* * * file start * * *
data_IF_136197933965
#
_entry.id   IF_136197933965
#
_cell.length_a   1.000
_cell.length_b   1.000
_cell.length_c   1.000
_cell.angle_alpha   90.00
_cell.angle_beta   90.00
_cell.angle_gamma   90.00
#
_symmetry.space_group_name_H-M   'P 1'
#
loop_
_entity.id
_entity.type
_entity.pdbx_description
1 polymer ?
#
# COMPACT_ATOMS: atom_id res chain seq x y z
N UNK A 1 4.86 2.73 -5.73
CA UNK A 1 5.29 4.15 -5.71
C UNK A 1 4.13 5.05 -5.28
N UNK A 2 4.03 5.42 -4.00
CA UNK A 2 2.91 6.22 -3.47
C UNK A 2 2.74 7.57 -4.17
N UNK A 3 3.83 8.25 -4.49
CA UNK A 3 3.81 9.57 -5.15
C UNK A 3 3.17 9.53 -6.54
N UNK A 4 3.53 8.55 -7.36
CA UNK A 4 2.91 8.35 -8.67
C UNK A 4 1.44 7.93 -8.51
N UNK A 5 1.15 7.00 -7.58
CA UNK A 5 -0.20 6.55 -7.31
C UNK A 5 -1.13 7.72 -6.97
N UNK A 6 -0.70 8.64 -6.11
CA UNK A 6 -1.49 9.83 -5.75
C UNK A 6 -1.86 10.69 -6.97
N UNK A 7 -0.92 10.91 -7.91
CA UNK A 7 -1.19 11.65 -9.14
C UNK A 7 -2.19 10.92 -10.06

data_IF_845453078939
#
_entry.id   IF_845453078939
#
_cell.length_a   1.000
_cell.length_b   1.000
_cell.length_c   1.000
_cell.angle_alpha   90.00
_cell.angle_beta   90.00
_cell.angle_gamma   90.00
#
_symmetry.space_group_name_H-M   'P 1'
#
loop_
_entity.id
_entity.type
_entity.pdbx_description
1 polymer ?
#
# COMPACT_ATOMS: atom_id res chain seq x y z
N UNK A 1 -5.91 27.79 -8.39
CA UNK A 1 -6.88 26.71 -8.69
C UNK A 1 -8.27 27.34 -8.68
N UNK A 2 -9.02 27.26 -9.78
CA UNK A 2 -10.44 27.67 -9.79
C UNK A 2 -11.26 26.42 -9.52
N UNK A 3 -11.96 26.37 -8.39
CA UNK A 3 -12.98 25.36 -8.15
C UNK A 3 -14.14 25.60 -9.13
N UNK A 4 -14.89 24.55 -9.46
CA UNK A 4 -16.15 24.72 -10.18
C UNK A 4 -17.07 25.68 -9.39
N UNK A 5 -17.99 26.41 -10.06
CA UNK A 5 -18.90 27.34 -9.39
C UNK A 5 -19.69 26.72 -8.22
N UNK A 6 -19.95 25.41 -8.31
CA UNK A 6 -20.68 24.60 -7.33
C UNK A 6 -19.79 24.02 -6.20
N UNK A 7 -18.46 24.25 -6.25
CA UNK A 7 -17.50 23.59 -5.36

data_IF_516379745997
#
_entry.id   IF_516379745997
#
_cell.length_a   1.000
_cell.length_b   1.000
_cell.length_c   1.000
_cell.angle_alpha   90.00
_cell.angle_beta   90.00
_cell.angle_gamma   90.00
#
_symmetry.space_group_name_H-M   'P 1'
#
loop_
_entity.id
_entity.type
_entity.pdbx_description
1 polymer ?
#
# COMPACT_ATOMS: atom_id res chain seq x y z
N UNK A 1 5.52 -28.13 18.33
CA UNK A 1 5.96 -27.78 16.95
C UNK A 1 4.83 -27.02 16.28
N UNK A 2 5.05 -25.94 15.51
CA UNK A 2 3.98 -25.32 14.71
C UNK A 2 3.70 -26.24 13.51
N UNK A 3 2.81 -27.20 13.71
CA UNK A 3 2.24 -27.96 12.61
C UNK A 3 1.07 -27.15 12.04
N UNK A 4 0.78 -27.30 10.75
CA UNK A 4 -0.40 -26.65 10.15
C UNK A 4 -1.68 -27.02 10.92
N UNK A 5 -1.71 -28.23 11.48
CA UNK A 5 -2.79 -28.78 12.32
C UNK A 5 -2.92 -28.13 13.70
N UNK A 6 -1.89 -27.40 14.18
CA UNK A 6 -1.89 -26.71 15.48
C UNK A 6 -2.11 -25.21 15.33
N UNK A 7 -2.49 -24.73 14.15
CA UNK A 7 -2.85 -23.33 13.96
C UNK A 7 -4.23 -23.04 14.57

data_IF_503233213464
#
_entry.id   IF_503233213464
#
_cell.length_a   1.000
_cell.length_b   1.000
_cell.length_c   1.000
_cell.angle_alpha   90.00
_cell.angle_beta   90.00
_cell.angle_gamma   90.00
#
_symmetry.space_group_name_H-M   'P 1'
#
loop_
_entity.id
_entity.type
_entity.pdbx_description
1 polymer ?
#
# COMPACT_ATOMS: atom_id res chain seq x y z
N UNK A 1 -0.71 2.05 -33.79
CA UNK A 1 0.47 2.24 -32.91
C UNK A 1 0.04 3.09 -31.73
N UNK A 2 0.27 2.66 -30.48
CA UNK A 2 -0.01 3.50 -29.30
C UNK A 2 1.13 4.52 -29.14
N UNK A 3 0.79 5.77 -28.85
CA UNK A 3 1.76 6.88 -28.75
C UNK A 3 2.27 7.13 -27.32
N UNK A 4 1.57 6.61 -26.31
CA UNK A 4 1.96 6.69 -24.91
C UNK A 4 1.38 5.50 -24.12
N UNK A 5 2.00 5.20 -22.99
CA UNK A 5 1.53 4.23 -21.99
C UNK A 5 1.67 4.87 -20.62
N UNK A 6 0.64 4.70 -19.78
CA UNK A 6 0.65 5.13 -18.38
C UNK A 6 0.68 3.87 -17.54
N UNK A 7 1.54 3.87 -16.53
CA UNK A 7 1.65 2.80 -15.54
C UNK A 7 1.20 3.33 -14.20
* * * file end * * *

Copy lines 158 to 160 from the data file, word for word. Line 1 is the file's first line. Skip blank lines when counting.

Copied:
N UNK A 6 0.64 4.70 -19.78
CA UNK A 6 0.65 5.13 -18.38
C UNK A 6 0.68 3.87 -17.54